— Anti-poaching: fines and imprisonment for ten hunters in Ouesso (Republic of the Congo)


Agence d’Information d’Afrique Centrale

Date Published

Translated from French by an automated online translation service, so please excuse the roughness. See link for original. Thank you to Anne Dillon for volunteering time to finding these French articles and doing the online translating.

The Court of Ouesso sentenced ten wildlife offenders to imprisonment sentences and heavy fines in a correctional hearing on 19 November 2015.

The sentences, varying between eighteen months and five years of imprisonment, are firm or conditional depending on the seriousness of the infringing poacher. Similarly, fines range between fifty thousand and one million CFA francs in damages.
For the graft against the same court, it was confirmed that, on 3 December, the fate of five other wildlife offenders will be announced. They were arrested by the Ministry of Forest Economy and Sustainable Development (MEFDD) and services of the Global Fund project Nature, Space Tridom Interzone Congo (WWF – ETIC), anti-poaching Surveillance Unit (USLAB) Tala-Tala, and the National Park Odzala-Kokoua. This case involves David Doum, recidivist Dali Rodrigue, Konda Gaston, Joseph and the famous Massehou DILA Hughes.
Some of these offenders are detained at the prison for killing strictly protected animal species or for detention of complicity trophies of animals protected by Congolese wildlife law, like the elephant, gorilla, leopard, guereza colobus—or penetration into a protected area or to slaughter a partially protected species without a valid hunting license.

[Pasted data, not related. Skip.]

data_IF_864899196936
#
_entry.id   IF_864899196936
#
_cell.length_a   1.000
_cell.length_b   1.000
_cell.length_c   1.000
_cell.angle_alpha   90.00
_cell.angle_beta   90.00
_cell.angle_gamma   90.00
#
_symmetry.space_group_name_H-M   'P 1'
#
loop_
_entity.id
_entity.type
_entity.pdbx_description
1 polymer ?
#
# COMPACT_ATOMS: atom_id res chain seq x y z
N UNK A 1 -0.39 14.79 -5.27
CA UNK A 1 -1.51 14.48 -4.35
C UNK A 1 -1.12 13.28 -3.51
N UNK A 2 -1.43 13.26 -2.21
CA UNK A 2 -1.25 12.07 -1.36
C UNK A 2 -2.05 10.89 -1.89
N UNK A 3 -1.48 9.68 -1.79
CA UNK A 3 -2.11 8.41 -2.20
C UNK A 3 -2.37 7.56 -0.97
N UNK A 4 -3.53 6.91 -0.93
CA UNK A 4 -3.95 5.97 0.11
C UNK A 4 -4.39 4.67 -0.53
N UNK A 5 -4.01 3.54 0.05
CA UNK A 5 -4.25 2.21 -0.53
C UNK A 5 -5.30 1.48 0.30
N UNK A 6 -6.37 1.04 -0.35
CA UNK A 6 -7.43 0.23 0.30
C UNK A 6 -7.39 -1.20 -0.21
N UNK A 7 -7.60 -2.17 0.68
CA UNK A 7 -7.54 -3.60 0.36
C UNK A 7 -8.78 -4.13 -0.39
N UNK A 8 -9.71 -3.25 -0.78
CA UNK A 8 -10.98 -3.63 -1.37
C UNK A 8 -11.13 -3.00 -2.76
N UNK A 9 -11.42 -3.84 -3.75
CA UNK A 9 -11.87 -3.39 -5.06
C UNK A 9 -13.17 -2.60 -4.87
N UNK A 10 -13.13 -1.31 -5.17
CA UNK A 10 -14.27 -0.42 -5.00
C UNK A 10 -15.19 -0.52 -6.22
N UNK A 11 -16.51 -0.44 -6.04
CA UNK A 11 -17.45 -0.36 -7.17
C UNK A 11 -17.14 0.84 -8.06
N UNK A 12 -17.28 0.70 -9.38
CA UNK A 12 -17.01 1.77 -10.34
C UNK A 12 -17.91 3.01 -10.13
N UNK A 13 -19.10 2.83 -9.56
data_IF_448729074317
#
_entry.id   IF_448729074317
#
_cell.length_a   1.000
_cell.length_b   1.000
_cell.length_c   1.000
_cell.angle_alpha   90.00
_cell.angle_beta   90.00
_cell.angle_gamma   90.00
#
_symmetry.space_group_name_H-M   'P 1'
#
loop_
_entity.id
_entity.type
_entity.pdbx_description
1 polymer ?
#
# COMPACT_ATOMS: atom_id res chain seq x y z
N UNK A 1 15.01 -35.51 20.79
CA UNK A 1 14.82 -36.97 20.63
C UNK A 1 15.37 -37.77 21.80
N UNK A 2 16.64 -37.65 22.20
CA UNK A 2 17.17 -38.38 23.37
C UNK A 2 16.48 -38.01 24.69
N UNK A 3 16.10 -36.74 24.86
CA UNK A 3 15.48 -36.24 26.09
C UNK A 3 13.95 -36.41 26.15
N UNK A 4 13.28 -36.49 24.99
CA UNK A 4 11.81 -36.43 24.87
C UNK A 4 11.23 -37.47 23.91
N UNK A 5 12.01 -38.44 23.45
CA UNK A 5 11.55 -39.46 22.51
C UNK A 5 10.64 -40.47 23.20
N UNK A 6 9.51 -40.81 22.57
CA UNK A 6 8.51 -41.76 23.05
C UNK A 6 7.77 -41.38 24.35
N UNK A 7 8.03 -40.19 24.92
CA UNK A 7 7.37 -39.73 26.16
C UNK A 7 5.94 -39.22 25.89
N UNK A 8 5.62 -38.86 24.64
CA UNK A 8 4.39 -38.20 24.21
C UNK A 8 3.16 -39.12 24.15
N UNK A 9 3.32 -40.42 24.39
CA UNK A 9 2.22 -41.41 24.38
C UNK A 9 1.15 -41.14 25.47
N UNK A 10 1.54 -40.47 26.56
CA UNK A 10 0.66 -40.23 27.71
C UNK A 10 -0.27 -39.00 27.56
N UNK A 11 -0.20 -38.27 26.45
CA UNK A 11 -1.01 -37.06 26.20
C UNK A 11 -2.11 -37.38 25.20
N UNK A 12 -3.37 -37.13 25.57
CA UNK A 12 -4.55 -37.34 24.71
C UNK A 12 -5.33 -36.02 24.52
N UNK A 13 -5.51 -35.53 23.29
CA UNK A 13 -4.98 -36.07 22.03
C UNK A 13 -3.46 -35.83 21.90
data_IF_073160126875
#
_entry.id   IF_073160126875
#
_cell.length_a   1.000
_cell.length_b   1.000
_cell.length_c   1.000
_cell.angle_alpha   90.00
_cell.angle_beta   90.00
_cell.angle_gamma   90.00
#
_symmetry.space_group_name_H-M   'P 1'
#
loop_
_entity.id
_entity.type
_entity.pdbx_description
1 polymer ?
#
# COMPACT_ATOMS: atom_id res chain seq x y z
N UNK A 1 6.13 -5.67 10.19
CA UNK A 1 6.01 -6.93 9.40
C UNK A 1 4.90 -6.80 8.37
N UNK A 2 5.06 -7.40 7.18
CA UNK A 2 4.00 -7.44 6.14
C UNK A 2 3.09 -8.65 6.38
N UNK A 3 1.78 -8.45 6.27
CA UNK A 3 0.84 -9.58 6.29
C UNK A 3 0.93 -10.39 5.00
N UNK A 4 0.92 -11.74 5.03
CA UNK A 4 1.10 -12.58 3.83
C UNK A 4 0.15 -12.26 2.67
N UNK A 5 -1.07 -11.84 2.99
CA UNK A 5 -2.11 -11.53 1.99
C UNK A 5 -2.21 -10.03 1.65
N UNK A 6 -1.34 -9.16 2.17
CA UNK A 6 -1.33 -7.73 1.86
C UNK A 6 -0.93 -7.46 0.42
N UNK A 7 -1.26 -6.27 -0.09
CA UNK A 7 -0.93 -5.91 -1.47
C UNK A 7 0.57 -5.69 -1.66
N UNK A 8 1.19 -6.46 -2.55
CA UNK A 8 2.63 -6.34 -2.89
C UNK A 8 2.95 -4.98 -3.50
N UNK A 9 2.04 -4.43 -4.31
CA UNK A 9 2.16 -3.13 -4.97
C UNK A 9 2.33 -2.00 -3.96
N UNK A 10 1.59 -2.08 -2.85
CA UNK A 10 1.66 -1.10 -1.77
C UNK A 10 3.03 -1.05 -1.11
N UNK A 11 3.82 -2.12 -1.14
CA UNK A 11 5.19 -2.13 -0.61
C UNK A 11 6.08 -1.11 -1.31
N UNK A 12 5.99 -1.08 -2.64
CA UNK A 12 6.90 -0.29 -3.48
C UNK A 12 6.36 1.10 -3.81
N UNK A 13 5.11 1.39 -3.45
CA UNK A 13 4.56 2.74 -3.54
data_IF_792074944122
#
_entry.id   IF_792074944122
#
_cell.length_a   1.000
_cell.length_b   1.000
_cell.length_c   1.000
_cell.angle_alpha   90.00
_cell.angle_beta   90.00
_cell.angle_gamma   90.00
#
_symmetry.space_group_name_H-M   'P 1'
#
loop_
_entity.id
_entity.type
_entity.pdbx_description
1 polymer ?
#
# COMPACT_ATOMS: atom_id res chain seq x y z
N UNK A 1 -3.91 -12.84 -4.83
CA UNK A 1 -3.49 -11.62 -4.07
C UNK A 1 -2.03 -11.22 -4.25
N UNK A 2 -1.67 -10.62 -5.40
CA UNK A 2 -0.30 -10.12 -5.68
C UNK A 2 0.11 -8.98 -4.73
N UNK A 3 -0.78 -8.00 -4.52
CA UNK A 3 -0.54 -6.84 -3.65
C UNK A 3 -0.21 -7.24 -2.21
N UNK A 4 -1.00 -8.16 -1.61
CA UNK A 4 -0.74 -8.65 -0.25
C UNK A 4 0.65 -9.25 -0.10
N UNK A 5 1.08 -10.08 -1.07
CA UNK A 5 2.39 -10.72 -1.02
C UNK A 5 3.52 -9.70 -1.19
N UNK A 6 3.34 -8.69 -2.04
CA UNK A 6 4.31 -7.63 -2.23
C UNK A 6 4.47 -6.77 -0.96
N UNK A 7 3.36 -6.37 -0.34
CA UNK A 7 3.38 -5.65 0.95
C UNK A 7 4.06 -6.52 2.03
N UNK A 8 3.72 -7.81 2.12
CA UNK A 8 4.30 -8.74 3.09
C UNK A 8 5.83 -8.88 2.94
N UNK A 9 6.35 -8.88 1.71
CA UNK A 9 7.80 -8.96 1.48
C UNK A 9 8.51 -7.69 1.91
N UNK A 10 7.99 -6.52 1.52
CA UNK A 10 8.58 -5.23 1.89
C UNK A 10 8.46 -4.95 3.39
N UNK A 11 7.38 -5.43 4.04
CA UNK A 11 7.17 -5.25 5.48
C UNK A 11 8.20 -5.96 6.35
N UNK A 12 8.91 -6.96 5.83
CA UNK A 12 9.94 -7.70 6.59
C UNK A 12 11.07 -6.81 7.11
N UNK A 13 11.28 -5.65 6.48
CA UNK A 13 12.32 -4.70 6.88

No firmness
Complacency of some judges during certain hearings is sometimes deplored by some organizations where project managers work for anti-poaching. A Ouesso example: communities have reported that there are poachers who are sometimes detained and released without trial by the competent authority. Theophilus Mbangui, brigade leader of the anti-poaching Surveillance Unit (USLAB) Tala-Tala lamented: “As regards judgments, I wish there was an all-round firmness concerning sentences. It is challenging that poachers, being released three days later, begin to taunt us on the phone.”
Poaching Frequency
Just refer to the eating habits of the communities and the search system of easy money to estimate the high rate of poaching in the surrounding villages of the Ouesso Prefecture. “Following the hearing of Mr Hugues Dila, I can say that the old demons have caught up as it is not his first crime. For a period of one week, we were able to call out two or three poachers,” recognizes Theophilus Mbangui.
In the Sangha, projects working for the conservation of wildlife provide incentives of conduct, for several communities, on the importance of the conservation of rare and endangered animal species. For example, the district Sembé has the ETIC project, a collaboration between the Ministry of Forest Economy and WWF, which informs communities to think for future generations.
“We hold regular meetings and distribute leaflets on animal species with a protection status. We also inform these communities and local authorities about the problem of elephant poaching. We see a rapid decline of elephant populations in our intervention areas (Districts Souanke, Ngbala, Sembe). If nothing is done to bypass the ivory trade, elephants will disappear in much of Northern Congo—and the forest will change forever. This is what happened in the DRC. We need to avoid this fate in northern Congo,” says Cornelius Moukson Kutia, legal assistant WWF-ETIC.
Fortuné Ibara